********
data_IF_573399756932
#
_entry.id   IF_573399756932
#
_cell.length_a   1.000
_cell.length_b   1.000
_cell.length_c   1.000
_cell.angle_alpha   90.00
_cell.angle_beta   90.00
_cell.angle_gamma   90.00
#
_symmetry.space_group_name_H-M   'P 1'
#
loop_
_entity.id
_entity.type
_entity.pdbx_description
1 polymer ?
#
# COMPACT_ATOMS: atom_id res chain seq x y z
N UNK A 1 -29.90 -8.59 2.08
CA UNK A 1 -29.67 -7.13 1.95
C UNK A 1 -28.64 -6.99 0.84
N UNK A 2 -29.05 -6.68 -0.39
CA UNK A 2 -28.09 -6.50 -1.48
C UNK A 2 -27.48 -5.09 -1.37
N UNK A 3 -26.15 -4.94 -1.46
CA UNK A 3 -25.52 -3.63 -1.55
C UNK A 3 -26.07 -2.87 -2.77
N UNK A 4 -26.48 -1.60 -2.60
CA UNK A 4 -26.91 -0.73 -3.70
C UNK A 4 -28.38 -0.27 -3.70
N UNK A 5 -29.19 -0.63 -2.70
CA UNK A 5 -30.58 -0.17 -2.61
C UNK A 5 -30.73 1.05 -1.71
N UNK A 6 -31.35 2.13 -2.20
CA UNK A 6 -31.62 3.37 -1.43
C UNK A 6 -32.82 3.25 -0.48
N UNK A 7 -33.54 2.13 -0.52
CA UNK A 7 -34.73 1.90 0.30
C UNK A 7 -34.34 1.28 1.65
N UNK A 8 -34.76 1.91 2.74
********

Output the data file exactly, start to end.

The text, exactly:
data_IF_573399756932
#
_entry.id   IF_573399756932
#
_cell.length_a   1.000
_cell.length_b   1.000
_cell.length_c   1.000
_cell.angle_alpha   90.00
_cell.angle_beta   90.00
_cell.angle_gamma   90.00
#
_symmetry.space_group_name_H-M   'P 1'
#
loop_
_entity.id
_entity.type
_entity.pdbx_description
1 polymer ?
#
# COMPACT_ATOMS: atom_id res chain seq x y z
N UNK A 1 -29.90 -8.59 2.08
CA UNK A 1 -29.67 -7.13 1.95
C UNK A 1 -28.64 -6.99 0.84
N UNK A 2 -29.05 -6.68 -0.39
CA UNK A 2 -28.09 -6.50 -1.48
C UNK A 2 -27.48 -5.09 -1.37
N UNK A 3 -26.15 -4.94 -1.46
CA UNK A 3 -25.52 -3.63 -1.55
C UNK A 3 -26.07 -2.87 -2.77
N UNK A 4 -26.48 -1.60 -2.60
CA UNK A 4 -26.91 -0.73 -3.70
C UNK A 4 -28.38 -0.27 -3.70
N UNK A 5 -29.19 -0.63 -2.70
CA UNK A 5 -30.58 -0.17 -2.61
C UNK A 5 -30.73 1.05 -1.71
N UNK A 6 -31.35 2.13 -2.20
CA UNK A 6 -31.62 3.37 -1.43
C UNK A 6 -32.82 3.25 -0.48
N UNK A 7 -33.54 2.13 -0.52
CA UNK A 7 -34.73 1.90 0.30
C UNK A 7 -34.34 1.28 1.65
N UNK A 8 -34.76 1.91 2.74